what happened when a perth taxi refused to drive me home

So if you haven’t heard my story yet then this is what happened to me last Saturday after the Paspaley Polo at Langley Park in the city. I was on Terrace Road near the Crown Plaza around 7pm trying to hail down a taxi. It was pretty busy but after about 15 mins and a lot of waving…success! The driver had his window down and with a motion of his hand he beckoned me over signaling his taxi was available. I crossed the road, got into the taxi and said to the driver that I’d like to go to Bayswater so it’d be best to do a U-turn up ahead and go down Plain Street. He looked in the rear vision mirror and said, “No. I don’t want to go in that direction. You’ll have to get out”.

WHAT??!! I was gobsmacked. And then pissed off. Since when can taxi drivers NOT take reasonable paying passengers… ummm…home???!! Not only is it their JOB (no really, I’m not being facetious. It is) but it’s also dangerous and unacceptable to leave people out on the street, at night, without any other mode of transport to get home. Now I catch a lot of taxi’s and I know there are great taxi drivers in Perth who would never do this (I’ve met heaps) so I don’t want to condemn an entire industry BUT seriously…I had to ask the question.

How many people have been told to get out of a taxi because their suburb is too far away or the taxi driver doesn’t want to travel in their direction? Well, lots apparently. Here are just a few of the many responses I received on twitter:

Ben O’Shea from The West’s Inside Cover followed my incident up by asking on twitter if mine was a rare occurrence or if others in Perth had similar experiences with taxis.

And when The West Australian covered the story on Monday with the headline, “Cabbie boots radio jock out for short trip” the floodgates opened.

Channel 9 asked me to tell my story and I did so ONLY because it seems to be a really big problem in Perth. I shouldn’t need to defend myself. But (not surprisingly) I’ve had a lot of abuse on twitter from people who think I’m being a bitch to taxi drivers. Well for the record I’M BLOODY NOT! People in Perth are being refused taxi’s regularly. It’s a fact. For no other reason than they live in an outer suburb (Kalamunda, Scarborough) or the driver doesn’t want to take a short fare.



I also had a chat to Paul Murray’s on 6PR during his Drive show. You can take a listen here:


And Channel 7 covered the story as well. You can see it here.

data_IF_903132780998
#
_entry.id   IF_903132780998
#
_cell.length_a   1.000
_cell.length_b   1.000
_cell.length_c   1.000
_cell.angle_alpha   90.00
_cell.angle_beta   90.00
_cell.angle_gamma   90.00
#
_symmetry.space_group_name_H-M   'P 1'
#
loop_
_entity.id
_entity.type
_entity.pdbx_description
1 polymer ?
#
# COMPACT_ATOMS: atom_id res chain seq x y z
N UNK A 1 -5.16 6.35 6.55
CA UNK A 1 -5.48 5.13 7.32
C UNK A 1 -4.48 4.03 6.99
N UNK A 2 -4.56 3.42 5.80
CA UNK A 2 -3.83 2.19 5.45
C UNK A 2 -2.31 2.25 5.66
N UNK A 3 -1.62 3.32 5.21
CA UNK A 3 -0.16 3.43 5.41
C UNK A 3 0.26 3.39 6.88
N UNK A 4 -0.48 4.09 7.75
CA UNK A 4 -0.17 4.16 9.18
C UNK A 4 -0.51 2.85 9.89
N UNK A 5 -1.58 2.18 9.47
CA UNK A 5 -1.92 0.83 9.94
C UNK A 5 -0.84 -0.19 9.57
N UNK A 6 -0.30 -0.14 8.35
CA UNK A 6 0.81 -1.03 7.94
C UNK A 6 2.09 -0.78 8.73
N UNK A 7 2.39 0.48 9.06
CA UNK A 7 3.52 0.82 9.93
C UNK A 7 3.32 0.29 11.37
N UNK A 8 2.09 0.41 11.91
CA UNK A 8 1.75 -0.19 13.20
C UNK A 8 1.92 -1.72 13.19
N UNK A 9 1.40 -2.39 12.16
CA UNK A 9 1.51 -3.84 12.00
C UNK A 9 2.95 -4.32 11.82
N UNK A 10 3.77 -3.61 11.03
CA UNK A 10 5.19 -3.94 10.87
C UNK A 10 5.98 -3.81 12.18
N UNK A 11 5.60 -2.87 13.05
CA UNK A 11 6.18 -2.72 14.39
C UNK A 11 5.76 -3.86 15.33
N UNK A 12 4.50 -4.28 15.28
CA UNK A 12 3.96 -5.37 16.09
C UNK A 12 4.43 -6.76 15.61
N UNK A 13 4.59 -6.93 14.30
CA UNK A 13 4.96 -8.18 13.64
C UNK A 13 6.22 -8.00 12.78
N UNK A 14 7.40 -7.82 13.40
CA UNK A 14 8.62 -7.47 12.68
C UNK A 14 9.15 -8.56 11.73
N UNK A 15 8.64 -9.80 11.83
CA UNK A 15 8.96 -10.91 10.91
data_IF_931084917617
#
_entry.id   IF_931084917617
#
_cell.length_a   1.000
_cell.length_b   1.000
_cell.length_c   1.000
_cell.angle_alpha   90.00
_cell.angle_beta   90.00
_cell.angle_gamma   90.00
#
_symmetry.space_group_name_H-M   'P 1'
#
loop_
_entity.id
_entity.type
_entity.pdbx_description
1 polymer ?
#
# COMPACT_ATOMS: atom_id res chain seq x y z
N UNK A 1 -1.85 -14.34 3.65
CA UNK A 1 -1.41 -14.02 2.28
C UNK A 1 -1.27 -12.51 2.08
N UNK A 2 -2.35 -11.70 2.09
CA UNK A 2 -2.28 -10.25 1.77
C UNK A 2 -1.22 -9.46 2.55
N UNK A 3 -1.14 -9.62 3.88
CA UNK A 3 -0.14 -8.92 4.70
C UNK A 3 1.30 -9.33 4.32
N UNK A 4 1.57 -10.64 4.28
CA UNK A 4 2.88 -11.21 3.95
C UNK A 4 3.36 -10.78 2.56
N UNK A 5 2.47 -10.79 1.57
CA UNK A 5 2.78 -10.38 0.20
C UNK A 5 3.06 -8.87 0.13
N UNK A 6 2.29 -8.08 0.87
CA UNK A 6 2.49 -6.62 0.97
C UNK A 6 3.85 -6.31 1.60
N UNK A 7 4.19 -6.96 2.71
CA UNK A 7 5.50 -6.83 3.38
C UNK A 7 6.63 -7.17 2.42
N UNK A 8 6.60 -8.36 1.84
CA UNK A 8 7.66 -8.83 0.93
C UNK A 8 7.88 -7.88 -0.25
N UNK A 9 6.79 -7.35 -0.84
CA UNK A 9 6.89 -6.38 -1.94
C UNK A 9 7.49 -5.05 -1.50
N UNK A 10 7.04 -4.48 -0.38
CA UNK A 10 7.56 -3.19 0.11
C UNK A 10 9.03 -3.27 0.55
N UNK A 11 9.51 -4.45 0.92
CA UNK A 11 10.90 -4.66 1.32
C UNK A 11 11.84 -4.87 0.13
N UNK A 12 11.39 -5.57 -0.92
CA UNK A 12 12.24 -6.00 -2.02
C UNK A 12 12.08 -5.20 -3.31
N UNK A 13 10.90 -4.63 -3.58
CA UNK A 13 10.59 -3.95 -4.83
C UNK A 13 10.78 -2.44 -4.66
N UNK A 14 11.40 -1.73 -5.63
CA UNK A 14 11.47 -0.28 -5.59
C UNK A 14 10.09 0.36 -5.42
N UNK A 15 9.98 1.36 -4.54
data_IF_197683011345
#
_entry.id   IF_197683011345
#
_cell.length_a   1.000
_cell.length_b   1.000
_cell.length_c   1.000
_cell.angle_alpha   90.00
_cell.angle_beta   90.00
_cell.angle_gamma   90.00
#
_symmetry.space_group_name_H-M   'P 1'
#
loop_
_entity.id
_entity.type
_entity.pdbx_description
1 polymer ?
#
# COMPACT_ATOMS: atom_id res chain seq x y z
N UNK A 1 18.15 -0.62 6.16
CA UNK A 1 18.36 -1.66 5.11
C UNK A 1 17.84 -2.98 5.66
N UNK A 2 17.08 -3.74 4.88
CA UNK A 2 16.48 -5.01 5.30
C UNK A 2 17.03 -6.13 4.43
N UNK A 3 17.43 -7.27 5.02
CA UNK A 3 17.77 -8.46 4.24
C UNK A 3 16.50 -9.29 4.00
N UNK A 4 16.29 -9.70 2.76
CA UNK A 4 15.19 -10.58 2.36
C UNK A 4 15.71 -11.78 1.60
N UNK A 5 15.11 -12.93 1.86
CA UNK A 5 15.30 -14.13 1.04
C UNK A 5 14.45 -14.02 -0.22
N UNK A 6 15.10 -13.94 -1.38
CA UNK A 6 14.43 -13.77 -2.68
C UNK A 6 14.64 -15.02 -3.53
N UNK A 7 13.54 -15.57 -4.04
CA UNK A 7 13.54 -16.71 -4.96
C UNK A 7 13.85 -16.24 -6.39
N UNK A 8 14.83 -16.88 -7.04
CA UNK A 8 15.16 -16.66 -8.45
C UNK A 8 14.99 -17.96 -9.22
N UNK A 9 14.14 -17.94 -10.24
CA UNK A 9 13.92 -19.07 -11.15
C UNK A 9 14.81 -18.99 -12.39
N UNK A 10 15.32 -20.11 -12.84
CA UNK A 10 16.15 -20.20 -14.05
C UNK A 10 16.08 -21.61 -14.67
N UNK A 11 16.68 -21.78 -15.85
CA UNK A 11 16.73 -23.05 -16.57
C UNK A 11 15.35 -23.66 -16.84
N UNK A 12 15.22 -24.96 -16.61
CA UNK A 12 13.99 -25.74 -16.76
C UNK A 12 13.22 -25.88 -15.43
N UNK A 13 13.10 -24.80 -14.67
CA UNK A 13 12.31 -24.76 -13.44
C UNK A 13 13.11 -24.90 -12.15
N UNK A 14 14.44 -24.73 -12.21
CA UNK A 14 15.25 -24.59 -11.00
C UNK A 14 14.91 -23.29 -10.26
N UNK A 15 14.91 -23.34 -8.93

The feedback I’ve received through social media has been overwhelming and although I’m copping the usual criticism and abuse for speaking out (the haters will hate) I’m glad I did speak out. If young men and women are doing the right thing by not drinking and driving home after a night out then there MUST be a safe and reliable alternative mode of transport available to get them home safely.

And to everyone who has offered their support for speaking out I’d just like to say a big thank you.

Lise xxx

it’s sad to say goodbye

I started working at 92.9 when my daughter Isabella was just 9 weeks old. I recall those post-pregnancy days on the radio only in terms of breast size. When my boobs were enormous my focus was on finding somewhere to pump milk immediately. Nothing bonds radio hosts more than a couple of leaking breasts I reckon. When my boobs were empty it was an absolute relief and I could focus all my short attention span on Lady Gaga being in Perth OH MY GOD she’s in Perth let’s FIND HER!!! And when my boobs felt like rocks I regretted not pumping in the 8.15am ad-break because I would be in a goddamn world of pain when I got home.

Ahhhh. Breakfast radio on 92.9. I remember those really, really early mornings. My alarm would go off and I would creep quietly in the darkness to Bella’s cot and softly lift her out for a 3.15am feed. I loved that time with Bella. She was so warm and tiny cradled in my arms and I could have sat on my bed and looked at her for hours. But I had a job. And I loved my job. So I would tuck her back into her cot, whisper goodbye, leave the door ajar in case she woke up and I’d get into my car armed with a breast pump, a spare bottle for milk, a pink feather boa and a hoola hoop (the last two are standard brekky radio paraphernalia) and I’d head off to the radio station.